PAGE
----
"I saw few die of hunger; of eating, a hundred thousand." -Ben Franklin

Friday, February 1, 2013

Three Things for Three Years

Today marks the three-year anniversay of "the first day of the rest of my life."  It was on this day in 2010 that I decided to take control of my health and really change my life-- at the time, I didn't know how long my newest diet would last, but this one felt different than all of my other attempts.  It quickly became a lifestyle, and here I am in 2013, blogging about it and being able to say that I haven't had bread or pizza or cereal in three years!  So this post will be dedicated to the three biggest things I've learned since February 1, 2010.


1.  It's not always easy, but it's worth it.
I first started my journey about a year before the Paleo/ancestral community really took off; I didn't even know what Paleo was at the time, and I just thought I was eating low-carb real food.  That first semester was hard-- I felt pretty isolated from everyone because food is such a huge deal here, and I had to constantly decline going for pizza or cupcakes or fro-yo.  I wrestled with control issues for such a long time, because I knew (and still know) that I'm a sugar addict, and that one slip-up would completely unravel me.  I know I was way too strict with myself, but I couldn't give in to the "Oh, it's okay, you can just take a bite" thing; giving in to that was what had tripped me up so many times in my life, and I wanted this to be different.  Was saying no difficult?  Absolutely.  Was declining desserts with my friends difficult?  Absolutely, especially since I didn't even want to be around the temptation at all (whereas now, I can go along and just order a coffee or something and be fine with it).  Was trying to find food that I could actually eat difficult?  Absolutely.  But I stuck with it, and it became much easier-- now, it's just second nature.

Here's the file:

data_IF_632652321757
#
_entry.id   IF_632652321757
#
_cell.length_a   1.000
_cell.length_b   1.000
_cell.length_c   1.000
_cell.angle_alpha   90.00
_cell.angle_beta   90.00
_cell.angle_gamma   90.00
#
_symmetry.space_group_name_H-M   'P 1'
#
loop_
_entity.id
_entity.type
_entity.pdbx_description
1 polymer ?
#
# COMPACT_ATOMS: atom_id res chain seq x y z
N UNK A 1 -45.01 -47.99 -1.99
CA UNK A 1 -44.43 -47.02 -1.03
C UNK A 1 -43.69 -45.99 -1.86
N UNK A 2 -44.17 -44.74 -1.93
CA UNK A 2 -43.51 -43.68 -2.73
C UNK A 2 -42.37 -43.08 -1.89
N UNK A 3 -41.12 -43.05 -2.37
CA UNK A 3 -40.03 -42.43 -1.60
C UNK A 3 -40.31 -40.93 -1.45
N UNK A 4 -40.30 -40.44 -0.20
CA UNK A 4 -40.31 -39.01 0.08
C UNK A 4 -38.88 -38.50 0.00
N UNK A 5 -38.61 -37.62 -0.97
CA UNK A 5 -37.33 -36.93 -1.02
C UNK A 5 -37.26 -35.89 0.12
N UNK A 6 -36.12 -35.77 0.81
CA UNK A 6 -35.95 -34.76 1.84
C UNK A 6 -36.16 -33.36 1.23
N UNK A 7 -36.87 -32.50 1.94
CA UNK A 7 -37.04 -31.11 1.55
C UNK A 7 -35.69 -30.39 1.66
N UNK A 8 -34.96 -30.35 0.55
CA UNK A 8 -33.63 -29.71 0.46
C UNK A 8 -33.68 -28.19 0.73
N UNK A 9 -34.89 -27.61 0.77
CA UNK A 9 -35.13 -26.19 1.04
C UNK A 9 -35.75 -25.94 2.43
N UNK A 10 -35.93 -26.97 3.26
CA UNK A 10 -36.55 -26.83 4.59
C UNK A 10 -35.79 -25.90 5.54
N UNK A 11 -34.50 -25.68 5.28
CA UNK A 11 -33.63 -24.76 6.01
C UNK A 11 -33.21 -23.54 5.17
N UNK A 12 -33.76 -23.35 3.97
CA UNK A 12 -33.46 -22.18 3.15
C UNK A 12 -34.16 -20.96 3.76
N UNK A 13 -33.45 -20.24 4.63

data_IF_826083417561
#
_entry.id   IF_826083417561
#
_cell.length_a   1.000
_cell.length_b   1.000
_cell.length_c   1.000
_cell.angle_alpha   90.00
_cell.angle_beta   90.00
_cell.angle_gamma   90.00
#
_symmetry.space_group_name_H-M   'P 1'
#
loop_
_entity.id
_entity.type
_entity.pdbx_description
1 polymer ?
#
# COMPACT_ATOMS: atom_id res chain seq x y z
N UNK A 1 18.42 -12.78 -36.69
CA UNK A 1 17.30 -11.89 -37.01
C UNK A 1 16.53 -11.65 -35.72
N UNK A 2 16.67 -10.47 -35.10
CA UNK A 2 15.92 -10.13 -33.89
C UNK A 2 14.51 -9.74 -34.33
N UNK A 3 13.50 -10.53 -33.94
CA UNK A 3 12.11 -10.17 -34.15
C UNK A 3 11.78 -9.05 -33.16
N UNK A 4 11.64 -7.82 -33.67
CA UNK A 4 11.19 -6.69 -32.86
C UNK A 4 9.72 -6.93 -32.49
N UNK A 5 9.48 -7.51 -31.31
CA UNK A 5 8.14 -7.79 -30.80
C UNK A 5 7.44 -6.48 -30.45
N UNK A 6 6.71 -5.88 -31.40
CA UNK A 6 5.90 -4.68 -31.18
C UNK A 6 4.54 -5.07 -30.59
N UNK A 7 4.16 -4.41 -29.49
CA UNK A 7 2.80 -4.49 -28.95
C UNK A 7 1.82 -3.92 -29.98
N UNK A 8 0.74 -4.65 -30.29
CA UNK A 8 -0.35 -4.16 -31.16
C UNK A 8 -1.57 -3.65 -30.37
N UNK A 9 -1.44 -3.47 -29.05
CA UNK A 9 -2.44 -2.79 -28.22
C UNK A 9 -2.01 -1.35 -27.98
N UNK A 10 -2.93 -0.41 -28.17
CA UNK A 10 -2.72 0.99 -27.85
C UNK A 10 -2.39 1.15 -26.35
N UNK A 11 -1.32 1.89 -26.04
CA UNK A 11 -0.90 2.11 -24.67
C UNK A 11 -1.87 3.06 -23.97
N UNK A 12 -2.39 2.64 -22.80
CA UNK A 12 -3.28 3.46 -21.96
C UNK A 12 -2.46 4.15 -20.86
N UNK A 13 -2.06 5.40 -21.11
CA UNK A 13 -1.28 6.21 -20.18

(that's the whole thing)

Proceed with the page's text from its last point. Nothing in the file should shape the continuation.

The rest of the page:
Despite the social and mental difficulties, it was completely worth it, and not just for the weight loss.  I became passionate about health and nutrition, and I educated myself by reading countless books and papers.  Instead of just knowing how many carbs are in every food on the planet, I learned about chemicals and nutrients and what gluten and sugar do to your body and mind.  Knowledge is power.  I also boosted my immune system, and now I rarely ever get sick, whereas most of my life up until 2010 was spent battling colds.  I became a member of the ancestral community, and I am still so blessed to have met so many people through both the internet and in real life-- everyone is so supportive and wonderful, and I've learned so much from all of them.  I expanded my palate and am now much more willing to try new foods; and unlike when I was a kid and teenager, I love vegetables.  Finally, as I mentioned in my last entry, finding this lifestyle changed my outlook on everything.
So while the initial journey was hard, this was the best thing to ever happen to me.  If you're new to this and finding it difficult, I promise that it gets easier, and you're going to feel amazing!


2.  "Re-examine all you have been told." -Walt Whitman